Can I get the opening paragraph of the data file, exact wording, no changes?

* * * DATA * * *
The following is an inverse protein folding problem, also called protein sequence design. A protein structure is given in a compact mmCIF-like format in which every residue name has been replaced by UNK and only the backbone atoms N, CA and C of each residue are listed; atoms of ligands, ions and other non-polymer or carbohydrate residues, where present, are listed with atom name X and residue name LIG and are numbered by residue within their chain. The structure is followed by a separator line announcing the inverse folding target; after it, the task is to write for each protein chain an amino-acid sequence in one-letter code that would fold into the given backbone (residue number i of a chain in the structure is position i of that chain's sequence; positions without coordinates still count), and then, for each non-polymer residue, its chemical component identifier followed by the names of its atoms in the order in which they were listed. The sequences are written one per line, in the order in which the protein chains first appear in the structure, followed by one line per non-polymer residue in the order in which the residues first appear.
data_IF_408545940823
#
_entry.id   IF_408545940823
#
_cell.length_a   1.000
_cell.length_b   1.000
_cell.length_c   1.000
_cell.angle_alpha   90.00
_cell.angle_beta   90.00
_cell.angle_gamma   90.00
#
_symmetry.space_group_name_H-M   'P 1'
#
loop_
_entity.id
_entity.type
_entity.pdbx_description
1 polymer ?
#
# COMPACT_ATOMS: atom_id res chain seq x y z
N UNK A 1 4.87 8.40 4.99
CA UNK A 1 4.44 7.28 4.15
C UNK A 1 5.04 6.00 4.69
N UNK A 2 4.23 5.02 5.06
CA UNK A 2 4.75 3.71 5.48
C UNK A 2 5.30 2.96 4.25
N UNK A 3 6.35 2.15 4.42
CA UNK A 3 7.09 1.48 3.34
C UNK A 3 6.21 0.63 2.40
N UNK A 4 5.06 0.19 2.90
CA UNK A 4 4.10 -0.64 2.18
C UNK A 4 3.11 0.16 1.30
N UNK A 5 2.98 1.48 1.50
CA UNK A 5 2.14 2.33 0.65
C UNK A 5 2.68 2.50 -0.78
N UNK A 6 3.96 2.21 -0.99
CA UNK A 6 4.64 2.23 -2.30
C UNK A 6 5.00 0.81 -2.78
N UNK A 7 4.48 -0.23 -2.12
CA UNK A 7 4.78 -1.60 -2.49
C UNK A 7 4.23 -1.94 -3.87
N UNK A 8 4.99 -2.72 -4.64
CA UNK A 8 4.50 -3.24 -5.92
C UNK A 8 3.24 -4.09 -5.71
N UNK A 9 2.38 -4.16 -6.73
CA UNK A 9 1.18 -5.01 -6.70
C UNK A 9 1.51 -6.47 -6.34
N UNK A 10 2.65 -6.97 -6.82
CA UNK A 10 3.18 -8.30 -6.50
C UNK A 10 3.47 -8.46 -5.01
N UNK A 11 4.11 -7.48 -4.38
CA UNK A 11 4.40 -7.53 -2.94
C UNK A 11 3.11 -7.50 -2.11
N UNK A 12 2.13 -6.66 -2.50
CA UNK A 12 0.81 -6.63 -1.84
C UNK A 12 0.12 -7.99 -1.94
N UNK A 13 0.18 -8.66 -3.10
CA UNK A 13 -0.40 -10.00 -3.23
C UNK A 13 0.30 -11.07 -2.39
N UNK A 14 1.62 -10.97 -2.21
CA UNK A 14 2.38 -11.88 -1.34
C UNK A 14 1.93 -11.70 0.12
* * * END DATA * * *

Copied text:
The following is an inverse protein folding problem, also called protein sequence design. A protein structure is given in a compact mmCIF-like format in which every residue name has been replaced by UNK and only the backbone atoms N, CA and C of each residue are listed; atoms of ligands, ions and other non-polymer or carbohydrate residues, where present, are listed with atom name X and residue name LIG and are numbered by residue within their chain. The structure is followed by a separator line announcing the inverse folding target; after it, the task is to write for each protein chain an amino-acid sequence in one-letter code that would fold into the given backbone (residue number i of a chain in the structure is position i of that chain's sequence; positions without coordinates still count), and then, for each non-polymer residue, its chemical component identifier followed by the names of its atoms in the order in which they were listed. The sequences are written one per line, in the order in which the protein chains first appear in the structure, followed by one line per non-polymer residue in the order in which the residues first appear.